The tree house in Epsom

By Jane Loudon

112 MOUNTAIN RD EPSOM
4
2
1
SIZE: Land 1064sq m, house 330sq m.
PRICE INDICATION: Similar properties in the area have sold in the high $1 millions and above. Set sale closes November 2 at 4pm.
INSPECT: Sat/Sun 1-1.30pm.
SCHOOL ZONES: Newmarket Primary, Auckland Normal Intermediate, Auckland Grammar, Epsom Girls' Grammar.
CONTACT: Steen Nielsen and Megan Jaffe, Ray White Remuera, ph 0275 578336 (Steen) or 021 611 461 (Megan).
FEATURES: Substantial home on elevated, private site in one of Epsom's most sought-after streets.
112 Mountain Road, Epsom, Auckland. Photo / Ted Baghurst
112 Mountain Road, Epsom, Auckland. Photo / Ted Baghurst

Elevation, privacy and its leafy setting among stately mature trees attracted Monica and Chris Cotter to their property in one of Epsom's dress-circle streets 25 years ago.

The couple, who had been living in Grafton, had eyed the Mountain Rd property for some years before they bought it in 1986 when their children were still at primary school.

"The house and its grounds had always attracted us so, when we were looking to move, we approached the owner even though it was not on the market," says Monica. A house swap secured the deal and the Cotters then lived in their new home for two years before beginning an extensive, year-long renovation which has almost doubled the house's size.

Renowned Auckland architect Horace Massey designed the award-winning house, which was built in 1947 on land originally part of a 4ha estate owned by Professor Withiel Thomas. Thomas held the first chair in Botany at the-then Auckland University College and was responsible for planting several trees on his property, which was subdivided into eight sections in the 1940s.

Thanks to his foresight, the Cotters have inherited magnificent specimens, including a large oak, jacaranda, ginkgo, magnolia and three pohutukawa.

Post-war austerity possibly dictated that the original, single level, two-bedroom home had mainly modest bedrooms and living spaces apart from two grand front rooms facing Mountain Rd.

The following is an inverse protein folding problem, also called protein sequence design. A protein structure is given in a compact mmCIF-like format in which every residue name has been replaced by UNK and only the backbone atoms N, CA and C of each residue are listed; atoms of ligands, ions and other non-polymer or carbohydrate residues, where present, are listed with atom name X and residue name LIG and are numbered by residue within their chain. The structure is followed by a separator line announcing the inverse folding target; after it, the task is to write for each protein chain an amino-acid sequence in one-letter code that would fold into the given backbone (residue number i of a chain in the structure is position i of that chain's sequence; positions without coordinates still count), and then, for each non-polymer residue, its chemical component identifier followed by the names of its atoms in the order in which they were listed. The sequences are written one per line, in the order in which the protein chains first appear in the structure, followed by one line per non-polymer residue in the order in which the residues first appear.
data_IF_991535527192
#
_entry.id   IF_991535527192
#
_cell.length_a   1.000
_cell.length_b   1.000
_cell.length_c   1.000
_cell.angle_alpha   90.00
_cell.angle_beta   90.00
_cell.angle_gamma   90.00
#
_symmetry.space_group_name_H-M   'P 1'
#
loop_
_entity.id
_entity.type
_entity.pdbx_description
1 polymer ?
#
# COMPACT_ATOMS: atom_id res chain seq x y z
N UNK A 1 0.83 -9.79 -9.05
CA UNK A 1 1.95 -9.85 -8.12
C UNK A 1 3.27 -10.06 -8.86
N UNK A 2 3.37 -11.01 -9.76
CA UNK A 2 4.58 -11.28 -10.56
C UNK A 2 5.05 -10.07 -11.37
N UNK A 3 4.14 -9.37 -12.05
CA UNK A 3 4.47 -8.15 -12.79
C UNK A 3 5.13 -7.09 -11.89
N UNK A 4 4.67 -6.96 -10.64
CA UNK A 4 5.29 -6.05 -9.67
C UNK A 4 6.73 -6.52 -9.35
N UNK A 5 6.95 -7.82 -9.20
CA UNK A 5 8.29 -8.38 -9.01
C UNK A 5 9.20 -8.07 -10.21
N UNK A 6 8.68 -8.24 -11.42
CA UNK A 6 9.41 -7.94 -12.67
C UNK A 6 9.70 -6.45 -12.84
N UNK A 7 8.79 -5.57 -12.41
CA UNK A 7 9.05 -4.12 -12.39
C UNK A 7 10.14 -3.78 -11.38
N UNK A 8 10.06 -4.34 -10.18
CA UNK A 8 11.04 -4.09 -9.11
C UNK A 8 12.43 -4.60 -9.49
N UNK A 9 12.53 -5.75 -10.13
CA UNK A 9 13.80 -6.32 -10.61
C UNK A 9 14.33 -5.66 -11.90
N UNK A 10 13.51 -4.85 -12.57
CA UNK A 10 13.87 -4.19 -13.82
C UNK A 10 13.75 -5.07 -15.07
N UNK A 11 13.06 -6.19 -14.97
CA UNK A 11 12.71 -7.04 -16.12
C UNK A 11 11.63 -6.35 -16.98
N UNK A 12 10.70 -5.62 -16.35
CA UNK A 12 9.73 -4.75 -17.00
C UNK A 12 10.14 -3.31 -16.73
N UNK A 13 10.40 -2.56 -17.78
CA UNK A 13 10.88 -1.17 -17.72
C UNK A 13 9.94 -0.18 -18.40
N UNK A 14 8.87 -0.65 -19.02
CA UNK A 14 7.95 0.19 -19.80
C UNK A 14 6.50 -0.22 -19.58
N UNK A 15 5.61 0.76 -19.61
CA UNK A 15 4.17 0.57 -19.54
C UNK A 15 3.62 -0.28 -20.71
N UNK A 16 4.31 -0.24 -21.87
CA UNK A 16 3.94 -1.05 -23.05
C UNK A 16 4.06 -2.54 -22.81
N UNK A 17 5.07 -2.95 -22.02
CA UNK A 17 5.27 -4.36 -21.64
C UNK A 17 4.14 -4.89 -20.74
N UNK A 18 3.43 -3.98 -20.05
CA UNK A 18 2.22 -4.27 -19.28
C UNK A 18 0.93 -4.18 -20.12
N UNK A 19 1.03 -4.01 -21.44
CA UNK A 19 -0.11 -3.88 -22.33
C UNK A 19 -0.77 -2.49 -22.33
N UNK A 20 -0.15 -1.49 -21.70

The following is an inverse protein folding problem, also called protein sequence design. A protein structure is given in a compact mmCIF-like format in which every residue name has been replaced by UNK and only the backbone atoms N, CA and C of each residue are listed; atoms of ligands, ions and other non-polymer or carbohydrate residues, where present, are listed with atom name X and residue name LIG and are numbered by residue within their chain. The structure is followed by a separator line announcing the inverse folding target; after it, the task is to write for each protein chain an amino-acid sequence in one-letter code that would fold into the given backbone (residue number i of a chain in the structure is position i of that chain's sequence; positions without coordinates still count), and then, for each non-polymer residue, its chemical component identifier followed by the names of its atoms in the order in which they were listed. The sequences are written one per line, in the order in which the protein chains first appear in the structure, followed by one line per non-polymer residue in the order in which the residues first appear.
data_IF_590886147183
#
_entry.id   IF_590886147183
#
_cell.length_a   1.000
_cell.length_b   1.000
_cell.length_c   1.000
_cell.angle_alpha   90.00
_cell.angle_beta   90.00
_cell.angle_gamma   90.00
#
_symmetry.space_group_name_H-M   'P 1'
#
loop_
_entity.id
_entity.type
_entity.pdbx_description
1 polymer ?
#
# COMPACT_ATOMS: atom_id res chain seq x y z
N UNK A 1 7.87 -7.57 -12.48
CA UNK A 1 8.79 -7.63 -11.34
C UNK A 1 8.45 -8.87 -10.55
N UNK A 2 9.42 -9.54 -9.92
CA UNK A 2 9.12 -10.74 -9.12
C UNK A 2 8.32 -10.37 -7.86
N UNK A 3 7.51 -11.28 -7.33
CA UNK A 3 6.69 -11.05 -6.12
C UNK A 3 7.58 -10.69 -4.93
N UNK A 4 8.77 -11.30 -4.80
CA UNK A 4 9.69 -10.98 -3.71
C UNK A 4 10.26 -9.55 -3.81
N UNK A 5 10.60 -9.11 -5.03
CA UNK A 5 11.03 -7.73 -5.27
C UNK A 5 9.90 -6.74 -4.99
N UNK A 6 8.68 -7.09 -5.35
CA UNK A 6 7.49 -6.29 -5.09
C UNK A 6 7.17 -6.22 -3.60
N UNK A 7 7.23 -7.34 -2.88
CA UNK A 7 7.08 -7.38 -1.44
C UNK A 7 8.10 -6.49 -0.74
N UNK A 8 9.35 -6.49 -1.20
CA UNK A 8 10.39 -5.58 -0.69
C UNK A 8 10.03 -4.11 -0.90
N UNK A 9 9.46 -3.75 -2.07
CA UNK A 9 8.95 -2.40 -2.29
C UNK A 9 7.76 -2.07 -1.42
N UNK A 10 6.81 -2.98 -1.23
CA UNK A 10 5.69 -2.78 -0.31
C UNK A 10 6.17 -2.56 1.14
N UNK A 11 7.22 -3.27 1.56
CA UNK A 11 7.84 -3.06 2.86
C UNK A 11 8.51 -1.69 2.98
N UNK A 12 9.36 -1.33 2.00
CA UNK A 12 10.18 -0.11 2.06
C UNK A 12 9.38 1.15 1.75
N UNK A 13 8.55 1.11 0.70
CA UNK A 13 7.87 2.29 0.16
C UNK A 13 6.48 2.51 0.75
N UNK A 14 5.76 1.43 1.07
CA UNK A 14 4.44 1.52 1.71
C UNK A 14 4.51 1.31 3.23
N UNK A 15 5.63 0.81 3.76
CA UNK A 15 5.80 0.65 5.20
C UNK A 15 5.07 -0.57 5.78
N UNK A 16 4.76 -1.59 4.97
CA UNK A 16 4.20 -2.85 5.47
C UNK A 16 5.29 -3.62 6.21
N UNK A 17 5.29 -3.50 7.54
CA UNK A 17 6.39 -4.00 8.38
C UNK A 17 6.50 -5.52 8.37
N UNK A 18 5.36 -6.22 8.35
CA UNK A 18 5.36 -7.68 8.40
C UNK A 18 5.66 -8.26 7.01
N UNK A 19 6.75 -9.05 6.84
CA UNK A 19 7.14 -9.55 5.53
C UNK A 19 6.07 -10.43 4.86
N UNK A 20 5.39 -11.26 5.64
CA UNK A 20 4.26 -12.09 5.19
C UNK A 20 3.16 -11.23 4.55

The Cotters commissioned architect Terence Hitchcock to design an extension that would respect Massey's original design, integrate its best features and retain the trees.

Hitchcock, who had worked on some of Massey's other homes, added a second storey to accommodate three new bedrooms and an open-plan office off the upstairs landing that is separated from the master bedroom and en suite by a sliding door.

The original south-facing kitchen was moved to the north side to adjoin a light-filled family room, dining room and elevated patio that all look out over the garden. This level also includes a large formal living room next to a spacious library.

Large panelled windows in these rooms and throughout the house have peaceful views out through the trees to the established, well-landscaped garden of low maintenance plants - clivias, rhododendrons and ferns.

All the rooms are well proportioned and feel like discreet spaces, while connecting effortlessly with each other.

"One of the things we have loved about living here is that everyone feels as though they have their own space. Even though it's a relatively large house, it feels friendly and has a great human scale," says Monica.

The Cotters' quality renovation included putting solid hardwood parquet floors in the kitchen, dining room, family room and foyer. "We've sanded them back and repolished them every five years and they look brand new."

Apart from adding a large window to the fourth, south-facing bedroom on the ground floor, the Cotters have made no structural changes to Hitchcock's original redesign, which has stood the test of time. Cosmetic changes have included recarpeting and repainting, plus meticulously maintaining the house and garden.

As well as the original single garage, the house's bottom level has a large storeroom and workshop that opens to the garden.

With both of their adult children living overseas, Chris and Monica spend more time travelling and no longer need such a large house.

"It has been a privilege to live here. We've felt as though we have been custodians of the property and its trees."

- NZ Herald

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